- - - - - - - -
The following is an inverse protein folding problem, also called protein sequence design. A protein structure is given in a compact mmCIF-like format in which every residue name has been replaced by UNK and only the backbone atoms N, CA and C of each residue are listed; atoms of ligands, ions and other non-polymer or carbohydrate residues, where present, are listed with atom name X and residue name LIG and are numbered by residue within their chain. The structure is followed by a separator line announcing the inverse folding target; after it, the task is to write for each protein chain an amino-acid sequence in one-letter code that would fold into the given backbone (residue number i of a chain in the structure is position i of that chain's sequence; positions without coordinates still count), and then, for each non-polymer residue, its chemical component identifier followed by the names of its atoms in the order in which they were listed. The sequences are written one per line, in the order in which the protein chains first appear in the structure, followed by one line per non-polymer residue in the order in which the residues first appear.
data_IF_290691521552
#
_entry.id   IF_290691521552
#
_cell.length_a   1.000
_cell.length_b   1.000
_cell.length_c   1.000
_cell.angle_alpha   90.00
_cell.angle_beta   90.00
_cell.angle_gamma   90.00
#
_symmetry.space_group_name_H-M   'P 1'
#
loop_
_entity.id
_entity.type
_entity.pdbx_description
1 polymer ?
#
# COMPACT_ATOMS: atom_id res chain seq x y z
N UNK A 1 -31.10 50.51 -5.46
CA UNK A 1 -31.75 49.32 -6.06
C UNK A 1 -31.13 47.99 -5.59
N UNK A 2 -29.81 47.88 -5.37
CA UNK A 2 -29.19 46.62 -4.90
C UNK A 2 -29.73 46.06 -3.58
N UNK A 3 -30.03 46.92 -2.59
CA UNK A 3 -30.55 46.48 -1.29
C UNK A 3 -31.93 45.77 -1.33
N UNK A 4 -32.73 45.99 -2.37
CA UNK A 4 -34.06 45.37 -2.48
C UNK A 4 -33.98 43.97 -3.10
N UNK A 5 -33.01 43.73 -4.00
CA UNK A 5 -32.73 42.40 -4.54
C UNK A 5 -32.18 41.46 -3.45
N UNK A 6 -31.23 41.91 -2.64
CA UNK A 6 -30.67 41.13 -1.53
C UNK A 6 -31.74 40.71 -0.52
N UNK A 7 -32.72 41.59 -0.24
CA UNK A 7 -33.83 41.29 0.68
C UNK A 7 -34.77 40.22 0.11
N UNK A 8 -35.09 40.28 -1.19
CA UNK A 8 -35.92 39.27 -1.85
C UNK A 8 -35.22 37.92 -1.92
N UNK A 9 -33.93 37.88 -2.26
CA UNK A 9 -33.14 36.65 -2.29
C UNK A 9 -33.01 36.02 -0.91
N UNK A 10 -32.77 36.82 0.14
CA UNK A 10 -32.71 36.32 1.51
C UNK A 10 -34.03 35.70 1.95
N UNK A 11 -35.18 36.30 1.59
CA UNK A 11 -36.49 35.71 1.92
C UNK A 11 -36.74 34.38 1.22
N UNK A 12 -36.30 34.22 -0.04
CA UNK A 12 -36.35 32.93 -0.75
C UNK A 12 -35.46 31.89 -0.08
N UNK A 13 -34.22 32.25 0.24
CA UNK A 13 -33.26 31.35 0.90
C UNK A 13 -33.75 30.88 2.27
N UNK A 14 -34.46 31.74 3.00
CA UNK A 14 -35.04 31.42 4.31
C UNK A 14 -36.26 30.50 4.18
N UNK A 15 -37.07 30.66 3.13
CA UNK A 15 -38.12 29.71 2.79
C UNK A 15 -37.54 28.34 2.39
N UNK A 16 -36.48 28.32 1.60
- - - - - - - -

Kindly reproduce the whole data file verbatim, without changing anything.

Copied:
The following is an inverse protein folding problem, also called protein sequence design. A protein structure is given in a compact mmCIF-like format in which every residue name has been replaced by UNK and only the backbone atoms N, CA and C of each residue are listed; atoms of ligands, ions and other non-polymer or carbohydrate residues, where present, are listed with atom name X and residue name LIG and are numbered by residue within their chain. The structure is followed by a separator line announcing the inverse folding target; after it, the task is to write for each protein chain an amino-acid sequence in one-letter code that would fold into the given backbone (residue number i of a chain in the structure is position i of that chain's sequence; positions without coordinates still count), and then, for each non-polymer residue, its chemical component identifier followed by the names of its atoms in the order in which they were listed. The sequences are written one per line, in the order in which the protein chains first appear in the structure, followed by one line per non-polymer residue in the order in which the residues first appear.
data_IF_290691521552
#
_entry.id   IF_290691521552
#
_cell.length_a   1.000
_cell.length_b   1.000
_cell.length_c   1.000
_cell.angle_alpha   90.00
_cell.angle_beta   90.00
_cell.angle_gamma   90.00
#
_symmetry.space_group_name_H-M   'P 1'
#
loop_
_entity.id
_entity.type
_entity.pdbx_description
1 polymer ?
#
# COMPACT_ATOMS: atom_id res chain seq x y z
N UNK A 1 -31.10 50.51 -5.46
CA UNK A 1 -31.75 49.32 -6.06
C UNK A 1 -31.13 47.99 -5.59
N UNK A 2 -29.81 47.88 -5.37
CA UNK A 2 -29.19 46.62 -4.90
C UNK A 2 -29.73 46.06 -3.58
N UNK A 3 -30.03 46.92 -2.59
CA UNK A 3 -30.55 46.48 -1.29
C UNK A 3 -31.93 45.77 -1.33
N UNK A 4 -32.73 45.99 -2.37
CA UNK A 4 -34.06 45.37 -2.48
C UNK A 4 -33.98 43.97 -3.10
N UNK A 5 -33.01 43.73 -4.00
CA UNK A 5 -32.73 42.40 -4.54
C UNK A 5 -32.18 41.46 -3.45
N UNK A 6 -31.23 41.91 -2.64
CA UNK A 6 -30.67 41.13 -1.53
C UNK A 6 -31.74 40.71 -0.52
N UNK A 7 -32.72 41.59 -0.24
CA UNK A 7 -33.83 41.29 0.68
C UNK A 7 -34.77 40.22 0.11
N UNK A 8 -35.09 40.28 -1.19
CA UNK A 8 -35.92 39.27 -1.85
C UNK A 8 -35.22 37.92 -1.92
N UNK A 9 -33.93 37.88 -2.26
CA UNK A 9 -33.14 36.65 -2.29
C UNK A 9 -33.01 36.02 -0.91
N UNK A 10 -32.77 36.82 0.14
CA UNK A 10 -32.71 36.32 1.51
C UNK A 10 -34.03 35.70 1.95
N UNK A 11 -35.18 36.30 1.59
CA UNK A 11 -36.49 35.71 1.92
C UNK A 11 -36.74 34.38 1.22
N UNK A 12 -36.30 34.22 -0.04
CA UNK A 12 -36.35 32.93 -0.75
C UNK A 12 -35.46 31.89 -0.08
N UNK A 13 -34.22 32.25 0.24
CA UNK A 13 -33.26 31.35 0.90
C UNK A 13 -33.75 30.88 2.27
N UNK A 14 -34.46 31.74 3.00
CA UNK A 14 -35.04 31.42 4.31
C UNK A 14 -36.26 30.50 4.18
N UNK A 15 -37.07 30.66 3.13
CA UNK A 15 -38.12 29.71 2.79
C UNK A 15 -37.54 28.34 2.39
N UNK A 16 -36.48 28.32 1.60